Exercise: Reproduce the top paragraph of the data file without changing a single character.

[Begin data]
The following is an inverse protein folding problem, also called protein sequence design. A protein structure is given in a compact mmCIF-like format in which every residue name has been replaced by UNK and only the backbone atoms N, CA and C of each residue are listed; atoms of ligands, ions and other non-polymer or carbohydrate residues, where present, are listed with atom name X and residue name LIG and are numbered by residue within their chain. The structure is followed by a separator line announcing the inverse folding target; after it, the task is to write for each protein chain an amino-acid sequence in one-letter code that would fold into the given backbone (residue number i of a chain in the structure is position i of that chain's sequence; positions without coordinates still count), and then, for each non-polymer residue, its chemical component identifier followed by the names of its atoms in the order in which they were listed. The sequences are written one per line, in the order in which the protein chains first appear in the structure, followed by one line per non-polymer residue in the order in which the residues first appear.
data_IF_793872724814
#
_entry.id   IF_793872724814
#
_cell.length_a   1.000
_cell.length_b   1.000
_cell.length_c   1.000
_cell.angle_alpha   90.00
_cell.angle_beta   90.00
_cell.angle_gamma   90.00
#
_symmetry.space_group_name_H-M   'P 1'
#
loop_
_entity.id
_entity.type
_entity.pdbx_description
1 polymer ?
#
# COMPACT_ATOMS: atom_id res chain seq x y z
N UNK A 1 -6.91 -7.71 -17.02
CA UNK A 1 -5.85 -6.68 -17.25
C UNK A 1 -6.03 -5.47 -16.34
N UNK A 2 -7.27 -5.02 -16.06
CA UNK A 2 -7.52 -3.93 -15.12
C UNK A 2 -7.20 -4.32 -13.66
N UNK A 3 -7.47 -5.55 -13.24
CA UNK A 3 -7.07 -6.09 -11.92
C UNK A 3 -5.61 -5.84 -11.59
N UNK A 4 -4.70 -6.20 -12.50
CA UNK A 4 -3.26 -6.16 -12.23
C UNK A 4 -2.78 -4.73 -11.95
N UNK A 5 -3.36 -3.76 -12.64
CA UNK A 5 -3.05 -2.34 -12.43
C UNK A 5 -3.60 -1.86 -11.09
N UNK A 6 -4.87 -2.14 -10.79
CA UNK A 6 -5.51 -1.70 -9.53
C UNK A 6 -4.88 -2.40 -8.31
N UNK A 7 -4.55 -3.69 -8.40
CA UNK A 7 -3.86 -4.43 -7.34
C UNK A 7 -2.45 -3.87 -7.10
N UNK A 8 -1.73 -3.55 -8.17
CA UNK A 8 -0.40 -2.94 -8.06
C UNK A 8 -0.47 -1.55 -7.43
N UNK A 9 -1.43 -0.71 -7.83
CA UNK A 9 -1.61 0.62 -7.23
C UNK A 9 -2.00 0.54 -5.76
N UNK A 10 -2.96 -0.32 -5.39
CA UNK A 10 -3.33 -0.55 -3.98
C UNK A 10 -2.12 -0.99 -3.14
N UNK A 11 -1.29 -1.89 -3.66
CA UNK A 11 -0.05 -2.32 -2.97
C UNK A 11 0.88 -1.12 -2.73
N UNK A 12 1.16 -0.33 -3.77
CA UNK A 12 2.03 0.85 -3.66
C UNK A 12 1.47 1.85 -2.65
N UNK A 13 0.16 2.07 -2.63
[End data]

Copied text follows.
The following is an inverse protein folding problem, also called protein sequence design. A protein structure is given in a compact mmCIF-like format in which every residue name has been replaced by UNK and only the backbone atoms N, CA and C of each residue are listed; atoms of ligands, ions and other non-polymer or carbohydrate residues, where present, are listed with atom name X and residue name LIG and are numbered by residue within their chain. The structure is followed by a separator line announcing the inverse folding target; after it, the task is to write for each protein chain an amino-acid sequence in one-letter code that would fold into the given backbone (residue number i of a chain in the structure is position i of that chain's sequence; positions without coordinates still count), and then, for each non-polymer residue, its chemical component identifier followed by the names of its atoms in the order in which they were listed. The sequences are written one per line, in the order in which the protein chains first appear in the structure, followed by one line per non-polymer residue in the order in which the residues first appear.